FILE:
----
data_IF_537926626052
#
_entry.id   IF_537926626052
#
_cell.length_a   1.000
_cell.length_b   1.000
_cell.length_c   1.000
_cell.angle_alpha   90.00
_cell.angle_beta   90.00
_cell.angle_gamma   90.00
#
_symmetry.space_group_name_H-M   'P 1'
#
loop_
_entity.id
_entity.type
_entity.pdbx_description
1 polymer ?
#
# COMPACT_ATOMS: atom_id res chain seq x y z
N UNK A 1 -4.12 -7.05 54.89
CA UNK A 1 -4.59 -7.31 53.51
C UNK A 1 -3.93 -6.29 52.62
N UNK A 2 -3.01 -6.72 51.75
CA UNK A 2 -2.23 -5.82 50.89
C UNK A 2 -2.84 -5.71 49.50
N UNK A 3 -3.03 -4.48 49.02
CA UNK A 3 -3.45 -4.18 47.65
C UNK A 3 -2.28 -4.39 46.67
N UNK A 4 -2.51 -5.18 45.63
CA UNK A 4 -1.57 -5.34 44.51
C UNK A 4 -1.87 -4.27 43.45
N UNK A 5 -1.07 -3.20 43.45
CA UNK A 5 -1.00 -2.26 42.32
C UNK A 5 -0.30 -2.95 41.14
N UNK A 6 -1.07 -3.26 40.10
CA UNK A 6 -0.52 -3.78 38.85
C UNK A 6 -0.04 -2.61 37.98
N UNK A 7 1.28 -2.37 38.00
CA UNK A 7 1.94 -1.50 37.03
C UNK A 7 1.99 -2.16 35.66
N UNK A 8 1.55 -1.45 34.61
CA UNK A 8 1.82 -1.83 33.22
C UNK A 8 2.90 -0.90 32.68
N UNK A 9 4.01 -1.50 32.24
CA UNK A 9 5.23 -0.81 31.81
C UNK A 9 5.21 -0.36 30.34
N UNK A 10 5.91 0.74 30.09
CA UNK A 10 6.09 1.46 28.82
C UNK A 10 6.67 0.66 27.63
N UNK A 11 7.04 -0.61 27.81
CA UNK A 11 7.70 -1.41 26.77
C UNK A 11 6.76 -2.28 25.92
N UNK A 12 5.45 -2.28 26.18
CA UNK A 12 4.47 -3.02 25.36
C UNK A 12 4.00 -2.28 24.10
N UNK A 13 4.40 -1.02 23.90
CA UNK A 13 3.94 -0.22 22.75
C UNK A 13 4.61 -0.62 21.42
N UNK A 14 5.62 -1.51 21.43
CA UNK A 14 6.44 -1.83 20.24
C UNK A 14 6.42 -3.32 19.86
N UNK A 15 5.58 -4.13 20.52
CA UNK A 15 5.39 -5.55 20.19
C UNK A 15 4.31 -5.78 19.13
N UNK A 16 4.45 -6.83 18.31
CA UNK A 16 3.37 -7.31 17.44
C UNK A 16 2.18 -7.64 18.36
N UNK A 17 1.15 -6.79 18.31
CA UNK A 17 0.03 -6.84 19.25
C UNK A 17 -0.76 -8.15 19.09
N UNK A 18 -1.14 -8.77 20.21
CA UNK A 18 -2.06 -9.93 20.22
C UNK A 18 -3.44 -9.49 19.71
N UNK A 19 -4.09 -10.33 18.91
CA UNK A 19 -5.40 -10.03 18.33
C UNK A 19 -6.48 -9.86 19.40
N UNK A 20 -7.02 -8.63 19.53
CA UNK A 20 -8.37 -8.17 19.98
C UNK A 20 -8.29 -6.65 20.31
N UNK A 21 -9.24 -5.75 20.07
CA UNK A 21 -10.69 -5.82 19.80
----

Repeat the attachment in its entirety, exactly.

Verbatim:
data_IF_537926626052
#
_entry.id   IF_537926626052
#
_cell.length_a   1.000
_cell.length_b   1.000
_cell.length_c   1.000
_cell.angle_alpha   90.00
_cell.angle_beta   90.00
_cell.angle_gamma   90.00
#
_symmetry.space_group_name_H-M   'P 1'
#
loop_
_entity.id
_entity.type
_entity.pdbx_description
1 polymer ?
#
# COMPACT_ATOMS: atom_id res chain seq x y z
N UNK A 1 -4.12 -7.05 54.89
CA UNK A 1 -4.59 -7.31 53.51
C UNK A 1 -3.93 -6.29 52.62
N UNK A 2 -3.01 -6.72 51.75
CA UNK A 2 -2.23 -5.82 50.89
C UNK A 2 -2.84 -5.71 49.50
N UNK A 3 -3.03 -4.48 49.02
CA UNK A 3 -3.45 -4.18 47.65
C UNK A 3 -2.28 -4.39 46.67
N UNK A 4 -2.51 -5.18 45.63
CA UNK A 4 -1.57 -5.34 44.51
C UNK A 4 -1.87 -4.27 43.45
N UNK A 5 -1.07 -3.20 43.45
CA UNK A 5 -1.00 -2.26 42.32
C UNK A 5 -0.30 -2.95 41.14
N UNK A 6 -1.07 -3.26 40.10
CA UNK A 6 -0.52 -3.78 38.85
C UNK A 6 -0.04 -2.61 37.98
N UNK A 7 1.28 -2.37 38.00
CA UNK A 7 1.94 -1.50 37.03
C UNK A 7 1.99 -2.16 35.66
N UNK A 8 1.55 -1.45 34.61
CA UNK A 8 1.82 -1.83 33.22
C UNK A 8 2.90 -0.90 32.68
N UNK A 9 4.01 -1.50 32.24
CA UNK A 9 5.23 -0.81 31.81
C UNK A 9 5.21 -0.36 30.34
N UNK A 10 5.91 0.74 30.09
CA UNK A 10 6.09 1.46 28.82
C UNK A 10 6.67 0.66 27.63
N UNK A 11 7.04 -0.61 27.81
CA UNK A 11 7.70 -1.41 26.77
C UNK A 11 6.76 -2.28 25.92
N UNK A 12 5.45 -2.28 26.18
CA UNK A 12 4.47 -3.02 25.36
C UNK A 12 4.00 -2.28 24.10
N UNK A 13 4.40 -1.02 23.90
CA UNK A 13 3.94 -0.22 22.75
C UNK A 13 4.61 -0.62 21.42
N UNK A 14 5.62 -1.51 21.43
CA UNK A 14 6.44 -1.83 20.24
C UNK A 14 6.42 -3.32 19.86
N UNK A 15 5.58 -4.13 20.52
CA UNK A 15 5.39 -5.55 20.19
C UNK A 15 4.31 -5.78 19.13
N UNK A 16 4.45 -6.83 18.31
CA UNK A 16 3.37 -7.31 17.44
C UNK A 16 2.18 -7.64 18.36
N UNK A 17 1.15 -6.79 18.31
CA UNK A 17 0.03 -6.84 19.25
C UNK A 17 -0.76 -8.15 19.09
N UNK A 18 -1.14 -8.77 20.21
CA UNK A 18 -2.06 -9.93 20.22
C UNK A 18 -3.44 -9.49 19.71
N UNK A 19 -4.09 -10.33 18.91
CA UNK A 19 -5.40 -10.03 18.33
C UNK A 19 -6.48 -9.86 19.40
N UNK A 20 -7.02 -8.63 19.53
CA UNK A 20 -8.37 -8.17 19.98
C UNK A 20 -8.29 -6.65 20.31
N UNK A 21 -9.24 -5.75 20.07
CA UNK A 21 -10.69 -5.82 19.80